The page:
Called Absinthium by the Romans for the Latin word absinthial
meaning "bitter". The name Wormwood may have come from the Anglo-Saxon word
wermode meaning "waremood" or "mind preserver", or the Greek word apsinthion
meaning "undrinkable" (because of its bitter taste). The Greeks dedicated
wormwood to the goddess Artemisia. They claimed it counteracted the poisons of
hemlock, mushrooms, and sea dragons! The bitterness is thought to be found in
the Bible, Proverbs 5, under A. herba-alba or A. Judaica. Hippocrates prescribed it for jaundice, rheumatism, anemia, and menstrual
pains. Wormwood has been used medicinally to expel intestinal worms for over
Absinthium, the plant's specific name, denotes the traditional
and most celebrated use of wormwood -- in the potent French drink, Absinthe,
reputedly first prepared by witches.
The plant, via the Old English wermod (spirit mother) and the German wermut,
gives its name to vermouth and is still used as a flavoring.
Biological name: Artemisia Absintium. Description: Approximately 4 feet in height. Dark green in color, leaves are covered in
silky, grayish hairs and have downy undersides. Shrub and bushes are very
coarse, known to spread and sprawl, and are very aromatic. The leaves and roots
exude a substance that restricts the growth of many neighboring plants. Known to
grow wild on roadsides and waste ground. Perennial: Grows from
mid-summer to mid-autumn. Habitat: Native to the Mediterranean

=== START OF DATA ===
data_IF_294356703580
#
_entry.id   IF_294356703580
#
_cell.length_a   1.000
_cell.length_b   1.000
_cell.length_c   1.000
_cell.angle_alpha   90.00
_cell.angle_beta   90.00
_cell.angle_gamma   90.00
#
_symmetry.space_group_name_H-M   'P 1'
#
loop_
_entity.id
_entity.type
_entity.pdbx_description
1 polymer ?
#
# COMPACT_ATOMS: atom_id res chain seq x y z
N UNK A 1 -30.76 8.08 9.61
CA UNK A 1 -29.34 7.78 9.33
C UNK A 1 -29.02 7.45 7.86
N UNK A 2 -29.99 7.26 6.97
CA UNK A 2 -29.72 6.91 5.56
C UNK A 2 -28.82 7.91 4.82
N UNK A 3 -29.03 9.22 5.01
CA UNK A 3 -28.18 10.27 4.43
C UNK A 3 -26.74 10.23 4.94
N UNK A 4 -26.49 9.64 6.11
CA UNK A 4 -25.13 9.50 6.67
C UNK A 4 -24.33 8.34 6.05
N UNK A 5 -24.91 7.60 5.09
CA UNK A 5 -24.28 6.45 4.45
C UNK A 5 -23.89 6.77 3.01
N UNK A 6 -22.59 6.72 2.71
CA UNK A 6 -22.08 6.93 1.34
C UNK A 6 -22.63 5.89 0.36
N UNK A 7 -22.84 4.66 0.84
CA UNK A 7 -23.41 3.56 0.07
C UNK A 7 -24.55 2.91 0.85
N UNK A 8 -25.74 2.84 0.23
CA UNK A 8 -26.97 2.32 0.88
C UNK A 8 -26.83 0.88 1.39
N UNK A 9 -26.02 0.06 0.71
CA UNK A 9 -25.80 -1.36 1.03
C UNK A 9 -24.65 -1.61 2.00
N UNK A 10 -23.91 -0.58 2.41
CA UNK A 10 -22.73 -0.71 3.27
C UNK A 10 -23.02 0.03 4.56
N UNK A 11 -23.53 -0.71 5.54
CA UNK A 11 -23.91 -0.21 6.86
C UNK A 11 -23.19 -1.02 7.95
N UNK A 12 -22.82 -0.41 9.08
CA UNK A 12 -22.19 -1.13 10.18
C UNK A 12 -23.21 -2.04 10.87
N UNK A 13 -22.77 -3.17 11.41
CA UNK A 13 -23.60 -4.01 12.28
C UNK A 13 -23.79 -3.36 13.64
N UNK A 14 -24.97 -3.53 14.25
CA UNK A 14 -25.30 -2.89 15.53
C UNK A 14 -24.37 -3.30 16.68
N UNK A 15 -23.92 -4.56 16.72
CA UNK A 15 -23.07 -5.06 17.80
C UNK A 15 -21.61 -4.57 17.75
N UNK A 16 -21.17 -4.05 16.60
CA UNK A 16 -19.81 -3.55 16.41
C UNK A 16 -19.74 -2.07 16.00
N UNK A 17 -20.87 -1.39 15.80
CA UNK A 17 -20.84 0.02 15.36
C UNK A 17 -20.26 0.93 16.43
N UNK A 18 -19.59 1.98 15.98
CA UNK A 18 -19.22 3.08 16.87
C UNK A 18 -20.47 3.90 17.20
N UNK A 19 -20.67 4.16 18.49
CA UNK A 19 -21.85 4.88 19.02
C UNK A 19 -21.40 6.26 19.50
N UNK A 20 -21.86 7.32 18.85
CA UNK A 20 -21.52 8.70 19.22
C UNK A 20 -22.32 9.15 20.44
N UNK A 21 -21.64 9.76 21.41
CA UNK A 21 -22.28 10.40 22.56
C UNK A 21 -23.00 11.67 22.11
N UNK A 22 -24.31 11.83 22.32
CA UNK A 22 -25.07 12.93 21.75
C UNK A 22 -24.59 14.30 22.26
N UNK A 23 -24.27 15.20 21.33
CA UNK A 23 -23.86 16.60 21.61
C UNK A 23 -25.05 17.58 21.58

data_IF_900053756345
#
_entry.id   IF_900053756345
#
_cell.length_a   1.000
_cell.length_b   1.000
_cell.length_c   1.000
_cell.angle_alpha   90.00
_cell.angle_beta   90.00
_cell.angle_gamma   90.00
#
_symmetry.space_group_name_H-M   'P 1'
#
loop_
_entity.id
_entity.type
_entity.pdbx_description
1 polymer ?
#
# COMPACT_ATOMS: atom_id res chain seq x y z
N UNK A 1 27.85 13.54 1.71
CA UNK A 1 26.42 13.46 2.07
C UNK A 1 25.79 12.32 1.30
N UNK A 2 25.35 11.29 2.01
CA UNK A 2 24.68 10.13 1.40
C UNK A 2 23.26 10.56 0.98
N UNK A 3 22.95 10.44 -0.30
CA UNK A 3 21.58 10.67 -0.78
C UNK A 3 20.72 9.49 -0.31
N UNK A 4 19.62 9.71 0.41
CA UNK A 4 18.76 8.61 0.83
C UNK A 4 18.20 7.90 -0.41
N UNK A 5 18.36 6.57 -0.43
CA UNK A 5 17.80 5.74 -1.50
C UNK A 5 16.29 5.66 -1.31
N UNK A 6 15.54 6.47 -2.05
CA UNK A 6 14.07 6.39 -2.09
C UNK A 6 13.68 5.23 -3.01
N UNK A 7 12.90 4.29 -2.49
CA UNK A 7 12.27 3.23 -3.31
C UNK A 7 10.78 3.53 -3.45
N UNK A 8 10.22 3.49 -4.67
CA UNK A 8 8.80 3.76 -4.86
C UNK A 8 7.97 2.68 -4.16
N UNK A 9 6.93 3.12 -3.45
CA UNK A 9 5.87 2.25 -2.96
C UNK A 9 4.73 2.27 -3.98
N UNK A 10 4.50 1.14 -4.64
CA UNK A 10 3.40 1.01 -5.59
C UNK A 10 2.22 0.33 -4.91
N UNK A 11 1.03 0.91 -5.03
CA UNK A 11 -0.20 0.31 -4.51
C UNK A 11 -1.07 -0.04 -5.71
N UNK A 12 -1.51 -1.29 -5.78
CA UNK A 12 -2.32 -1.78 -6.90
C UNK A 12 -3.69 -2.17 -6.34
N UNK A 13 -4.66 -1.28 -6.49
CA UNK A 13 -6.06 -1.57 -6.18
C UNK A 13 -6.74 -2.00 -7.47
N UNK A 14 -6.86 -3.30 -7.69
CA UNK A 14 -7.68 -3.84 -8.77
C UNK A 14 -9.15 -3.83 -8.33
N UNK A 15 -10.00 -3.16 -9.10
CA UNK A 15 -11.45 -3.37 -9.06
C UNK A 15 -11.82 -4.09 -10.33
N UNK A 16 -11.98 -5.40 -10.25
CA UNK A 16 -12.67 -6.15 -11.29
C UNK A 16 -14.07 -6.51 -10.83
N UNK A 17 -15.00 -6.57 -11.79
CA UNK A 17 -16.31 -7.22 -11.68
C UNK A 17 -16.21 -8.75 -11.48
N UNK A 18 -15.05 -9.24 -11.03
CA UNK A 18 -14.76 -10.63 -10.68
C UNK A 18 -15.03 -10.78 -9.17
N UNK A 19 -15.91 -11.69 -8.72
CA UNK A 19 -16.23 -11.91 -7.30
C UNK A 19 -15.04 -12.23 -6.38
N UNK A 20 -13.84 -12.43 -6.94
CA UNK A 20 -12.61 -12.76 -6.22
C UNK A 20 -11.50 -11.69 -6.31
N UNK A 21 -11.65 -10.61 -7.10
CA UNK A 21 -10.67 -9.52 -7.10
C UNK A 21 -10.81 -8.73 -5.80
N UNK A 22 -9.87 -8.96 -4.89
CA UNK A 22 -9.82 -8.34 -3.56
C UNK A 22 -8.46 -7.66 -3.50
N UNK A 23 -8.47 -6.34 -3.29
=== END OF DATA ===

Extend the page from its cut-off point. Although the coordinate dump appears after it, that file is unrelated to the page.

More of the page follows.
and central Europe. Introduced to North America from Newfoundland, and now
naturalized in many parts of the northeastern United States and Canada.
Constituents: Rich in essential oils including thujone bitters
(absinthum), absinthol, thujyl, bitter sesquiterpene lactones (absinthin,
etc), flavonoids, azulenes, and glycosides. Related Herbs: Related to Mugwort (A. vulgaris), Southernwood (A.
abrotanum), Tarragon(A. dracunculus)and the sagebrushes of
American desert country. Similar garden attractions are Roman Wormwood (A.
pontica) and Old Woman (A. maritima).A quiterpene lactone in Sweet
Wormwood (A. annua) call Quighaaosu has successfully cured thousands of Chinese
Make a brew using 3 to 5 grams of wormwood to 1/2 liter of water
then drink 1/2 glass before meals.
To rid the body of intestinal
parasites: Prepare a brew of 2 grams of Wormwood leaves, 2 grams of Savin to
1 liter of water, boil for 10 min., strain then add 2 drops of Castor oil. With
this remedy apply daily as enema.
For cleaning exposed ulcers and
infected wounds:  Make an infusion of 25 grams of the plant to 1/2 liter of
This presentation is not a guide to the identification of plants or their use
as a substitute for standard medical treatments.
Many plants with medicinal properties are also toxic and frequently
if taken at incorrect dosages or if not prepared in a specific fashion.
We do not advocate the consumption of reputed medicinal plant products
without prior consultation with your physicianor other natural plant products professional.
Consult Your Physician Before Using a Herbal Remedy!